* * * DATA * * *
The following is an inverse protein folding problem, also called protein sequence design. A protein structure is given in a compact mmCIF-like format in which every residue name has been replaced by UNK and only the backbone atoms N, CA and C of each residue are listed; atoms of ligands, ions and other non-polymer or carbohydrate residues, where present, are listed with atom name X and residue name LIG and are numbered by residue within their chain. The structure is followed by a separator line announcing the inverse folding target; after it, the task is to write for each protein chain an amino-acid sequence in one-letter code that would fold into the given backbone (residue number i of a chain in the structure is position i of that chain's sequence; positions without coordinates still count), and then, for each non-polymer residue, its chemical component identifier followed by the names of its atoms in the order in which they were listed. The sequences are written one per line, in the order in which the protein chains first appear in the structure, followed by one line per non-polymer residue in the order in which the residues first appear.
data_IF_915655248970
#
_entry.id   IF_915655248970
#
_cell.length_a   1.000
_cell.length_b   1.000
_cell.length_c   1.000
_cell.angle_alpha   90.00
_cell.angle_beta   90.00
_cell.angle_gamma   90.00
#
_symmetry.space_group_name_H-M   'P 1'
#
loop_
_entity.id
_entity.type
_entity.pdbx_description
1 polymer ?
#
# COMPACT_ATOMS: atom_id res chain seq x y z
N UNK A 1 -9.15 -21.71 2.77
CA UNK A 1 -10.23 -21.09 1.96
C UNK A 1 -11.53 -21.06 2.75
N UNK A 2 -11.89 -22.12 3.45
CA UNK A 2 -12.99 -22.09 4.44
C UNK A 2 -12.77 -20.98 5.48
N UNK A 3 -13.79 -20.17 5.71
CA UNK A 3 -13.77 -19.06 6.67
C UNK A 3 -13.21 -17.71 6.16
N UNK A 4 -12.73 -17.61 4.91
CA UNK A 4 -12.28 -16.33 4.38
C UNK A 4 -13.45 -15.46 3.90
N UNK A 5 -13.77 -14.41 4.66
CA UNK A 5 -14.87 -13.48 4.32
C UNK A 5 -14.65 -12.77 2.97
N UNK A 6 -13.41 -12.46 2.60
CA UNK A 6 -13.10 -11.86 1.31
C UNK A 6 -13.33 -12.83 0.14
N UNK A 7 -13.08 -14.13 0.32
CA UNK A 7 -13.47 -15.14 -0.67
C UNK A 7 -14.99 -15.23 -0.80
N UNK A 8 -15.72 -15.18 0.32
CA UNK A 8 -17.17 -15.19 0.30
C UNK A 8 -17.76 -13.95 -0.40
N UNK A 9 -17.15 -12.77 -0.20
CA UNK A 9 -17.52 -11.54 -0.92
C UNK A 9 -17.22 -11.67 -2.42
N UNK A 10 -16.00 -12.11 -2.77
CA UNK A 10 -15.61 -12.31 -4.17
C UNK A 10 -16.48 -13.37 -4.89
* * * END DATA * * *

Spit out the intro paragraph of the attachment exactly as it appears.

The following is an inverse protein folding problem, also called protein sequence design. A protein structure is given in a compact mmCIF-like format in which every residue name has been replaced by UNK and only the backbone atoms N, CA and C of each residue are listed; atoms of ligands, ions and other non-polymer or carbohydrate residues, where present, are listed with atom name X and residue name LIG and are numbered by residue within their chain. The structure is followed by a separator line announcing the inverse folding target; after it, the task is to write for each protein chain an amino-acid sequence in one-letter code that would fold into the given backbone (residue number i of a chain in the structure is position i of that chain's sequence; positions without coordinates still count), and then, for each non-polymer residue, its chemical component identifier followed by the names of its atoms in the order in which they were listed. The sequences are written one per line, in the order in which the protein chains first appear in the structure, followed by one line per non-polymer residue in the order in which the residues first appear.